Jennifer Lawrence Breaks Silence About Making Less Than Male Co-Stars in 'American Hustle'

The Oscar winner said she didn't negotiate as hard for a larger salary because she didn't want to appear "difficult" or "spoiled."

During the Sony hacks last December, Jennifer Lawrence found out with the rest of world that her American Hustle salary was significantly less than her male co-stars Bradley Cooper, Jeremy Renner and Christian Bale. Nearly a year later, the Oscar winner gets pretty candid as to why she didn't fight harder for more money, and why she doesn't blame Sony.

"When the Sony hack happened and I found out how much less I was being paid than the lucky people with dicks, I didn't get mad at Sony. I got mad at myself," Lawrence writes in an op-ed titled "Why Do These Dudes Make More Than Me?" for Lena Dunham and Jenni Konner's Lenny newsletter. "I failed as a negotiator because I gave up early. I didn't want to keep fighting over millions of dollars that, frankly, due to two franchises, I don't need."

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The Hunger Games star admits that "there was an element of wanting to be liked that influenced [her] decision to close the deal without a real fight."

"I didn’t want to seem 'difficult' or 'spoiled.' At the time, that seemed like a fine idea, until I saw the payroll on the Internet and realized every man I was working with definitely didn’t worry about being 'difficult' or 'spoiled,'" she continues. "This is an element of my personality that I’ve been working against for years, and based on the statistics, I don’t think I’m the only woman with this issue."

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She asks, "Could there still be a lingering habit of trying to express our opinions in a certain way that doesn’t 'offend' or 'scare' men?"

Lawrence then recalls an instance where she gave her opinion in "a clear and no-bullsh** way," and still got some blow back.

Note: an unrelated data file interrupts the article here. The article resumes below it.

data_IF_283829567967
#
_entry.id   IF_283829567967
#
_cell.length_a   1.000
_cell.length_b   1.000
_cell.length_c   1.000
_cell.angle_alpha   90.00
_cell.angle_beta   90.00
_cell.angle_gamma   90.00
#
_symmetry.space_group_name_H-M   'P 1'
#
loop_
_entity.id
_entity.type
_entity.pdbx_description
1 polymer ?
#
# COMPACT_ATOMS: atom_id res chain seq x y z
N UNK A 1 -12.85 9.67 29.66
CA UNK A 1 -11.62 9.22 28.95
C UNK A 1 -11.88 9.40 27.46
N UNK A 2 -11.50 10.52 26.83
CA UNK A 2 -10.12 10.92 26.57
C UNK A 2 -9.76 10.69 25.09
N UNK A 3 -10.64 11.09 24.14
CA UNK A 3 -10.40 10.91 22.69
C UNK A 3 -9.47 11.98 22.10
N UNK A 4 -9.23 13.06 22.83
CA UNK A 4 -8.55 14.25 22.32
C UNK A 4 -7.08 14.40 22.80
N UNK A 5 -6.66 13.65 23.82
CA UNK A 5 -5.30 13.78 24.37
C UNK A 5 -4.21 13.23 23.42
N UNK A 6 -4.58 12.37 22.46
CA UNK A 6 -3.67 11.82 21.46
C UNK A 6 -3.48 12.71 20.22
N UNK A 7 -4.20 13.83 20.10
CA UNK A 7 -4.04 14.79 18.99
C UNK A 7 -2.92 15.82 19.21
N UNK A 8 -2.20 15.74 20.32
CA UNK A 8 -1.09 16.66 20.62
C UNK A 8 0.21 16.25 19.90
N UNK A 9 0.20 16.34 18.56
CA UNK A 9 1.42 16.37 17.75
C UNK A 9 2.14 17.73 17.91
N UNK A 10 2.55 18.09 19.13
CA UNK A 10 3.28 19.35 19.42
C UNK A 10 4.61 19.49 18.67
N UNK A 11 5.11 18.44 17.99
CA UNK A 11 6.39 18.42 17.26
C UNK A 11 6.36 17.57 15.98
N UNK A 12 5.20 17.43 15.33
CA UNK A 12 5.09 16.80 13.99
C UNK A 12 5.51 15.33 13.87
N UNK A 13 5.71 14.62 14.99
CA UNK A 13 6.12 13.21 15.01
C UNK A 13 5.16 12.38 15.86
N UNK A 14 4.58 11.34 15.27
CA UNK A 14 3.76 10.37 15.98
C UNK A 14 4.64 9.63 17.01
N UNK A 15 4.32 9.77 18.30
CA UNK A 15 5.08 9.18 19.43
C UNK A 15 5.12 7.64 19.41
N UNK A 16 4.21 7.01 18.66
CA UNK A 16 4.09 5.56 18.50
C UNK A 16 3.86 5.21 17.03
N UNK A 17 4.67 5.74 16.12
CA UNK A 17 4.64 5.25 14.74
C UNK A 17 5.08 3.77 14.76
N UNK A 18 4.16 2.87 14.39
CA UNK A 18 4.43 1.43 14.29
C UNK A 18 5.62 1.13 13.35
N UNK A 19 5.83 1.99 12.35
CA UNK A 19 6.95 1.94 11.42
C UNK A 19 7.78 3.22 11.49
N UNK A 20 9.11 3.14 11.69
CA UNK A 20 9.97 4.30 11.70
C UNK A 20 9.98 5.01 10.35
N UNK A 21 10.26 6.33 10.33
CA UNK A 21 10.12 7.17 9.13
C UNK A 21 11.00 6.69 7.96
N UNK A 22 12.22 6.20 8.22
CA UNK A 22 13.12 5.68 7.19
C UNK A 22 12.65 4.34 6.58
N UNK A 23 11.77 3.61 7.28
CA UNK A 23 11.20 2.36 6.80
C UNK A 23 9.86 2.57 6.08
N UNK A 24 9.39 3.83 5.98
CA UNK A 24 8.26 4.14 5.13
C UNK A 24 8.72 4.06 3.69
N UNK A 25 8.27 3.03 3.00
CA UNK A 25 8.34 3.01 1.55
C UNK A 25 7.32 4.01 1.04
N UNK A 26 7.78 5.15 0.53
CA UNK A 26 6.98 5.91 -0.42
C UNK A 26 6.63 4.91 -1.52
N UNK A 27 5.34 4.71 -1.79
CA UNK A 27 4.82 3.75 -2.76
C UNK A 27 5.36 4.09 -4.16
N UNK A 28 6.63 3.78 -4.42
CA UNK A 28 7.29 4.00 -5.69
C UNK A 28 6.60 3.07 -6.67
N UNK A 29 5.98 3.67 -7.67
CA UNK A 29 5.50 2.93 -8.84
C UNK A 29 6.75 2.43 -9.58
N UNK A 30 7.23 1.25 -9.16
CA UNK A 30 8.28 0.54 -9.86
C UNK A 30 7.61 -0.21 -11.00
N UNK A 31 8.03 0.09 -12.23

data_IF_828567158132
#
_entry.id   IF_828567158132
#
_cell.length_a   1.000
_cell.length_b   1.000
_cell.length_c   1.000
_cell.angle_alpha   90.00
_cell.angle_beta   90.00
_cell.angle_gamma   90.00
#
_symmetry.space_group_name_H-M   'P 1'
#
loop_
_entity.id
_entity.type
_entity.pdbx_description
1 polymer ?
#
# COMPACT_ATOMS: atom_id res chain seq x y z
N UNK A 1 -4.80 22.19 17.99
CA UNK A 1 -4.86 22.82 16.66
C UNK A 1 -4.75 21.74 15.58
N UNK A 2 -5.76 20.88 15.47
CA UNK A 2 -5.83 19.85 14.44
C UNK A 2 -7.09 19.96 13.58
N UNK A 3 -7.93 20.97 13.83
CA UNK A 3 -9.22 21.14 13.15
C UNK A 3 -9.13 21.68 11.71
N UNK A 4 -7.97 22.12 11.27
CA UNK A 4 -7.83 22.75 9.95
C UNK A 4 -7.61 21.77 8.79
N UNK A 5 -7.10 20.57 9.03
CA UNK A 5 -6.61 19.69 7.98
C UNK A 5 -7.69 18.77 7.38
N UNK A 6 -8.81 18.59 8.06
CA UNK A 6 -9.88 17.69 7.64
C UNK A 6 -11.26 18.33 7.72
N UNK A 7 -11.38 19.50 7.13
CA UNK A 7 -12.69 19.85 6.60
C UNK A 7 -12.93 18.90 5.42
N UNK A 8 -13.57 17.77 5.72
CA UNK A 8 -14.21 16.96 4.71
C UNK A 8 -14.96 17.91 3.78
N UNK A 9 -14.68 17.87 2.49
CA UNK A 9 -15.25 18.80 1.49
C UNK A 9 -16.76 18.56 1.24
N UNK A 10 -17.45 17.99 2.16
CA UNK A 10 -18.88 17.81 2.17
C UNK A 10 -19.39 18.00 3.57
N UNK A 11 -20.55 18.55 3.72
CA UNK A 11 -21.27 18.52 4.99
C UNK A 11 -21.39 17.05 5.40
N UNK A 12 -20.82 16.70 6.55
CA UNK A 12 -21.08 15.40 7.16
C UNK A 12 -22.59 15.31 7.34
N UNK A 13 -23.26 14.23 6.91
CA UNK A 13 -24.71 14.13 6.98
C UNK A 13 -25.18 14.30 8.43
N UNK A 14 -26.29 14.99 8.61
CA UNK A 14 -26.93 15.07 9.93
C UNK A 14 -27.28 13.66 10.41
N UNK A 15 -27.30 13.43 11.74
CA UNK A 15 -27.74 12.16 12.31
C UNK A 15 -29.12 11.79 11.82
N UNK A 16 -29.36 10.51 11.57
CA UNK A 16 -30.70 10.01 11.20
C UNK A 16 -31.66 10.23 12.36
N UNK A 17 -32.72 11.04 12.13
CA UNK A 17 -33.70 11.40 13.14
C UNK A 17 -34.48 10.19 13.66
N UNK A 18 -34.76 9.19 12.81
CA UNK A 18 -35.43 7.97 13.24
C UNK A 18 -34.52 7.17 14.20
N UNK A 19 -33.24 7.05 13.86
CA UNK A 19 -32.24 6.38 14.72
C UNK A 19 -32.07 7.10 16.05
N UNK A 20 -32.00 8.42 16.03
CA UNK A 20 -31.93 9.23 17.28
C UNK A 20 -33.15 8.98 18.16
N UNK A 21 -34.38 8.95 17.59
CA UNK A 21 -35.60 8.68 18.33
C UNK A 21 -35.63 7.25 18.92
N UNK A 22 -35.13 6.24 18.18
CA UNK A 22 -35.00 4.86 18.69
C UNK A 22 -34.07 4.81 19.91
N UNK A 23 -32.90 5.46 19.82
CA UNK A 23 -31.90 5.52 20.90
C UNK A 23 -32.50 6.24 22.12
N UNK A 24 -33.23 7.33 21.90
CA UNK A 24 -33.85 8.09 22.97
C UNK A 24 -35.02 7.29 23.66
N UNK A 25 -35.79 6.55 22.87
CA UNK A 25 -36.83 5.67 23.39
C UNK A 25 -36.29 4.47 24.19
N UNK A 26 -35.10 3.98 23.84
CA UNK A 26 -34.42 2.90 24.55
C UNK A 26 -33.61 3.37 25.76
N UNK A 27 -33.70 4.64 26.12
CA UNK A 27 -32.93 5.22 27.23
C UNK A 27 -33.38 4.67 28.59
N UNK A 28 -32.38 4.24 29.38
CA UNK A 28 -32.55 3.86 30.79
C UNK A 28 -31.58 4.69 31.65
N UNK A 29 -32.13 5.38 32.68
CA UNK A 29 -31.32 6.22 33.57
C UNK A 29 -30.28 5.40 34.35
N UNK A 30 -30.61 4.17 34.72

"The man I was working with (actually, he was working for me) said, 'Whoa! We’re all on the same team here!' As if I was yelling at him. I was so shocked because nothing that I said was personal, offensive, or, to be honest, wrong," she recalls. "All I hear and see all day are men speaking their opinions, and I give mine in the same exact manner, and you would have thought I had said something offensive."

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The 25-year-old actress doesn't back down in stating how she thinks women should be treated in the workplace. "I’m over trying to find the 'adorable' way to state my opinion and still be likable! F**k that," she declares. "I don’t think I’ve ever worked for a man in charge who spent time contemplating what angle he should use to have his voice heard. It’s just heard."

Further calling out her American Hustle male co-stars, she continues, "Jeremy Renner, Christian Bale and Bradley Cooper all fought and succeeded in negotiating powerful deals for themselves. If anything, I’m sure they were commended for being fierce and tactical, while I was busy worrying about coming across as a brat and not getting my fair share."

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In February, Amy Pascal, former co-chairman of Sony Pictures Entertainment, explained why Lawrence was paid less than her Hustle co-stars. "Here's the problem: I run a business. People want to work for less money, I pay them less money," she said at the Women in the World conference in San Francisco. "Women shouldn't be so grateful. Know what you're worth. Walk away."

Lawrence isn't the first or the last woman to speak out about the double standards in Hollywood. From Meryl Streep to Mindy Kaling, numerous actresses have been told they're not pretty enough for the entertainment industry. Here are their stories: